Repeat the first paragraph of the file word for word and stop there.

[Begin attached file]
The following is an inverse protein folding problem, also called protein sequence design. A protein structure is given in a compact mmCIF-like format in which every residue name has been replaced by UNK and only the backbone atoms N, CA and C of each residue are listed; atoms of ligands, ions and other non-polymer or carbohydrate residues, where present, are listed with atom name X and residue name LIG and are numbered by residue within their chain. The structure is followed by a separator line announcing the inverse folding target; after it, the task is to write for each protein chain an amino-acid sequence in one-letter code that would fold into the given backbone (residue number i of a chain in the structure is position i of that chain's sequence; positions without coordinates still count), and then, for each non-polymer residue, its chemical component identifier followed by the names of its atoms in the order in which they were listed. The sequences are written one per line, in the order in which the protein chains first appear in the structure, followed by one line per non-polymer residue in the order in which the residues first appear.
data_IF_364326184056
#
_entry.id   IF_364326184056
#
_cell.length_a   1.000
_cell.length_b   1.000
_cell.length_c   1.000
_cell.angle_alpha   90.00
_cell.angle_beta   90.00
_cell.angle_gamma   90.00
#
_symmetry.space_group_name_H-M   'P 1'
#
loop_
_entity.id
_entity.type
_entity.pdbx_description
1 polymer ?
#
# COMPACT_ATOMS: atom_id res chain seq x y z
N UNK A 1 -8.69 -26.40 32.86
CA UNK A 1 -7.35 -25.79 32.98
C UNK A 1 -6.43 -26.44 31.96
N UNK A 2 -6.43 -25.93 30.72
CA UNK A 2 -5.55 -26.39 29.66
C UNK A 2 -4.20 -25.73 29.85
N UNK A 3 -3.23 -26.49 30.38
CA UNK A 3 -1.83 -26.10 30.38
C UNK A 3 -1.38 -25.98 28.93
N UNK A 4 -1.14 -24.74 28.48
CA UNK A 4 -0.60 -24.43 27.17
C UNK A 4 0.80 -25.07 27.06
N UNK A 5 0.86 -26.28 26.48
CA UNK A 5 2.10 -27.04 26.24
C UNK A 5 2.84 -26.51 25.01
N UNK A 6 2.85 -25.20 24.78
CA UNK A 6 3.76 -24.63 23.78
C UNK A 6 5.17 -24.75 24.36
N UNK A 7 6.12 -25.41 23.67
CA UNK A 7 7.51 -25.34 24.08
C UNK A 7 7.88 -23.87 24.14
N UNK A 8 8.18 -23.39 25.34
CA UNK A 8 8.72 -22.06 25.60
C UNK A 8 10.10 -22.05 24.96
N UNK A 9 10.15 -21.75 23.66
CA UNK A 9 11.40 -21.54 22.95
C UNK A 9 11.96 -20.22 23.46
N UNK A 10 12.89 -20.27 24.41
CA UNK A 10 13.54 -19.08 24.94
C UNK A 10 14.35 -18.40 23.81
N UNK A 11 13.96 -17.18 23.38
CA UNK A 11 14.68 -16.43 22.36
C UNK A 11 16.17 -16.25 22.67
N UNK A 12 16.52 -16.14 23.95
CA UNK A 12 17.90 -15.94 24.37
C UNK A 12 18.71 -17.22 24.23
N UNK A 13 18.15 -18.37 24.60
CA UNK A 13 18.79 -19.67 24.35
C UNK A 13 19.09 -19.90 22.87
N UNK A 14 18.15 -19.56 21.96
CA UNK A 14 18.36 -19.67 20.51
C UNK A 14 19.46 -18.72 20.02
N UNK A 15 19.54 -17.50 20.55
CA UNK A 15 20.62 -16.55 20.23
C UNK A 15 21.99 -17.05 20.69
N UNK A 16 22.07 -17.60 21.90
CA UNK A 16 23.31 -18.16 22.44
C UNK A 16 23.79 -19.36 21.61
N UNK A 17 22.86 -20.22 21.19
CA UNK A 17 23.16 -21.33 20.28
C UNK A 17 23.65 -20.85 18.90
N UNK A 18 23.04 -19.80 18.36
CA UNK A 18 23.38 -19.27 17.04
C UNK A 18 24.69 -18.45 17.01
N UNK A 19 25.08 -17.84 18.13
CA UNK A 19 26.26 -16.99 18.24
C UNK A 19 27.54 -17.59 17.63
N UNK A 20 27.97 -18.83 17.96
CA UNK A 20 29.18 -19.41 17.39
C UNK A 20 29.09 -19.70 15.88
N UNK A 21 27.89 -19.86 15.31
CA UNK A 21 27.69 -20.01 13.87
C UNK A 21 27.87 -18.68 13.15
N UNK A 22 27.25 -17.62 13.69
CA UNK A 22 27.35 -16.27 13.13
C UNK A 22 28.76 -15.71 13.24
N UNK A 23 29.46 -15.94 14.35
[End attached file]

The following is an inverse protein folding problem, also called protein sequence design. A protein structure is given in a compact mmCIF-like format in which every residue name has been replaced by UNK and only the backbone atoms N, CA and C of each residue are listed; atoms of ligands, ions and other non-polymer or carbohydrate residues, where present, are listed with atom name X and residue name LIG and are numbered by residue within their chain. The structure is followed by a separator line announcing the inverse folding target; after it, the task is to write for each protein chain an amino-acid sequence in one-letter code that would fold into the given backbone (residue number i of a chain in the structure is position i of that chain's sequence; positions without coordinates still count), and then, for each non-polymer residue, its chemical component identifier followed by the names of its atoms in the order in which they were listed. The sequences are written one per line, in the order in which the protein chains first appear in the structure, followed by one line per non-polymer residue in the order in which the residues first appear.